Skip to Main Content
Ask About Financing

Kitten Socialization

Kitten Socialization

Socialization is a word that means the adoption of the behavior of the surrounding culture. As members of our families, it is important for our pets to feel comfortable and enjoy living with us and doing the things we do. We’ve written a lot about socializing puppies, but you may not realize that kittens and cats need socialization too.

If you’ve seen shy or scared stray neighborhood cats, you have seen the result of a lack of socialization to humans. Socialization is best accomplished through exposure while your kitten is young. If an adult cat has not had a lot of positive interaction with people, it is much more difficult and takes much longer to socialize them than it does a young kitten, but the process of doing it very gradually and not pushing them to a point of anxiety or fear is the same. 

What is kitten socialization?

Socialization is a very important learning process through which kittens become accustomed to different types of people, animals, objects and environments. Kittens have a short window between 3-9 weeks of age when they are forming long term opinions on what is scary and what is safe. In the wild, these opinions can be a key to survival. Once kittens reach 9 weeks of age, they start to become more suspicious of things that they have not yet encountered, even if the new experiences are positive. Gently and positively exposing them to lots of new people and things while they are little kittens is important.

Cats learn to socialize with each other from their littermates and mom. Ideally kittens should remain with their mom and littermates until 9-10 weeks old, but it is also important for them to have lots of gentle handling by people during this same time period so they learn to interact well with people. Kittens do not have to be taken from their moms and littermates into a new home to have positive socialization experiences.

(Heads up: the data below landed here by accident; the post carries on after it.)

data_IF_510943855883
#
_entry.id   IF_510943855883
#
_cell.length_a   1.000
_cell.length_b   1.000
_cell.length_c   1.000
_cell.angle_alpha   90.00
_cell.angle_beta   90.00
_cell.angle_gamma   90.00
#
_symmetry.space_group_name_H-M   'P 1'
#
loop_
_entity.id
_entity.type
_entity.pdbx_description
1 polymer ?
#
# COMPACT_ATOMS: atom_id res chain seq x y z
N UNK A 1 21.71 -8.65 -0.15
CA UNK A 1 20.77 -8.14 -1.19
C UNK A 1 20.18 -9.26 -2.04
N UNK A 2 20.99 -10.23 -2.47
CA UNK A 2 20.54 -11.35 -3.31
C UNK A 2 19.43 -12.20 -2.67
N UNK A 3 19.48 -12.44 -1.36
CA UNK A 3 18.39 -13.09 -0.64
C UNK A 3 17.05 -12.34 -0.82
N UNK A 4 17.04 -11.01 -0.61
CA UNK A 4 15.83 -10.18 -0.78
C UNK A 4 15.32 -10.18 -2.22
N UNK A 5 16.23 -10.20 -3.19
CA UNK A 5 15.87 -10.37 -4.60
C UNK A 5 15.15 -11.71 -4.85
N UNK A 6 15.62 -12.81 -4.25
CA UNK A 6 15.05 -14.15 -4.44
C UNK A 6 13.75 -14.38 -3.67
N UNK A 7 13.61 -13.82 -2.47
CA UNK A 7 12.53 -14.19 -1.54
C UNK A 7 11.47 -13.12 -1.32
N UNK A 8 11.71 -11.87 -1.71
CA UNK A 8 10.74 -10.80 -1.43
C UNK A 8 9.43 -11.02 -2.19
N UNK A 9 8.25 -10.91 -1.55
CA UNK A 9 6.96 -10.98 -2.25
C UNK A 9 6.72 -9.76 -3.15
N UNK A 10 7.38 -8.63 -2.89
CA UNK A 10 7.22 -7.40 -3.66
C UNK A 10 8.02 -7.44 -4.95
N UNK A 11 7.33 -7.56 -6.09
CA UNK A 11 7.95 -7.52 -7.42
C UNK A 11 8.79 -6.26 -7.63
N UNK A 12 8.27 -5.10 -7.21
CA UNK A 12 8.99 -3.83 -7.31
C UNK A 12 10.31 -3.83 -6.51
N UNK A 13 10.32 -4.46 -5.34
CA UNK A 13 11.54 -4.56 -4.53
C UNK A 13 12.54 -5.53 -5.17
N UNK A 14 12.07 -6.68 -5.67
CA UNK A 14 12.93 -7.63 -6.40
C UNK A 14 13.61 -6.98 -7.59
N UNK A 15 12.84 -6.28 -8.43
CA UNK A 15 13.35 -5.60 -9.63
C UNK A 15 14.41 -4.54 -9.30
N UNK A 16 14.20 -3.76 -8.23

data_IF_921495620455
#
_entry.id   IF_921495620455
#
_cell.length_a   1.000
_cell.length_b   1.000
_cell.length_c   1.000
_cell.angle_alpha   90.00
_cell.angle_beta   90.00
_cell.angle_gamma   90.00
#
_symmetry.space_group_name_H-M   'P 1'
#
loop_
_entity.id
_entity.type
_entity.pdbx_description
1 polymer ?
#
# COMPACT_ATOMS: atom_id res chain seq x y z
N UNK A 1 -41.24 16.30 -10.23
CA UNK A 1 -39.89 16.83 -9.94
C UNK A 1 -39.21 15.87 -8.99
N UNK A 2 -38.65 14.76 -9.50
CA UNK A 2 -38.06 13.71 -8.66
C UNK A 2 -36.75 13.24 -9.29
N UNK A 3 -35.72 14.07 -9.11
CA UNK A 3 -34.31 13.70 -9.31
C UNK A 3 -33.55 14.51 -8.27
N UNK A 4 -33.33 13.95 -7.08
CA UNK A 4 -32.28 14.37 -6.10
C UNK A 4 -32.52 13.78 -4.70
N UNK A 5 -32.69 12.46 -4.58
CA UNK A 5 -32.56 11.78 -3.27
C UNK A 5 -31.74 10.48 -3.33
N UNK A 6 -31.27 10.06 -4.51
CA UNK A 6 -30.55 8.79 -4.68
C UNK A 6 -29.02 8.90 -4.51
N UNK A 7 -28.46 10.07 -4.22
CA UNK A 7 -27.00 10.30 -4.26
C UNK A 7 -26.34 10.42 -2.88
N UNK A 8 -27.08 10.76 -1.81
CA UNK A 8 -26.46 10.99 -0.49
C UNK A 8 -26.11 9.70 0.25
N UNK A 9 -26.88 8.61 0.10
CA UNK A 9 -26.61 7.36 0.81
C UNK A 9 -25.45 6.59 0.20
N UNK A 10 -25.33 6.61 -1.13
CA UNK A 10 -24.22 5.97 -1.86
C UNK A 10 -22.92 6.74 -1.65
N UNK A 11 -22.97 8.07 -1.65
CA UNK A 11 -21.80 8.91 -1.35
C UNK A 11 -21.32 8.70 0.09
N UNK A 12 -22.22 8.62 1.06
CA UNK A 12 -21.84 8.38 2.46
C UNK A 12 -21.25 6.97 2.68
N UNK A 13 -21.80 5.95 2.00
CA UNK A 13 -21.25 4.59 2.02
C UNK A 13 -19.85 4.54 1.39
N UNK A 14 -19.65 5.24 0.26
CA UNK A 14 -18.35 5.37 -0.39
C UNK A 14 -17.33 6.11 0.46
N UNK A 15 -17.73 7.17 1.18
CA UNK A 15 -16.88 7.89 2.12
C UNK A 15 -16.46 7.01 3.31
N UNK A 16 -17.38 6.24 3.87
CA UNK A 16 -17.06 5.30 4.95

Why is socialization important?

Well-socialized kittens become more confident, relaxed and happy cats. They are better able to tolerate changes in their environment. Kittens who have been well socialized tend to have fewer behavioral issues as they mature. Poorly socialized kittens are much more likely to react to new people, other animals, and changes in their environment with fear, aggression or spraying.

What should kittens be socialized to?

Everything! The more things they become accustomed to, the more relaxed they will be in a wider variety of situations. Get started early and provide gentle handling and environmental enrichment to help guide your kitten to becoming a friendly, happy adult cat.

Early handling

Studies have shown human contact before 7 weeks of age can influence kittens’ friendliness toward people as they grow up. Start by gently holding and stroking your kitten for a few minutes a day. If you have the mother cat, use caution if the mother cat is anxious while you handle her newborns. Some mother cats can be very protective of their newborn kittens, especially for the first few days after birth. If this is the case, try to handle the kittens for a few moments while mom is out of the room, perhaps during her mealtime. If you find that mom’s too nervous to allow any contact with her newborn kittens, don’t fret—it’s most important to start handling them after they’re about two weeks of age. Overstimulation can be harmful to very young kittens, so keep the handling sessions brief. 

When kittens are over 3 weeks of age, continue handling daily so the kitten becomes comfortable with being held and picked up.
After 4 weeks of age, start slowly introducing interactive toys such as stuffed toys or toys they can begin to chase. (Do not start with electronic, battery operated toys that make noise - they may scare the kitten)
Handle your kitten often in a positive and gentle manner. If they seem fearful or appear unhappy, stop and start again later when they are in a happy mood. Petting your kitten on the head, near the ear or on the cheeks for only a minute or two several times a day is enough to help develop social skills.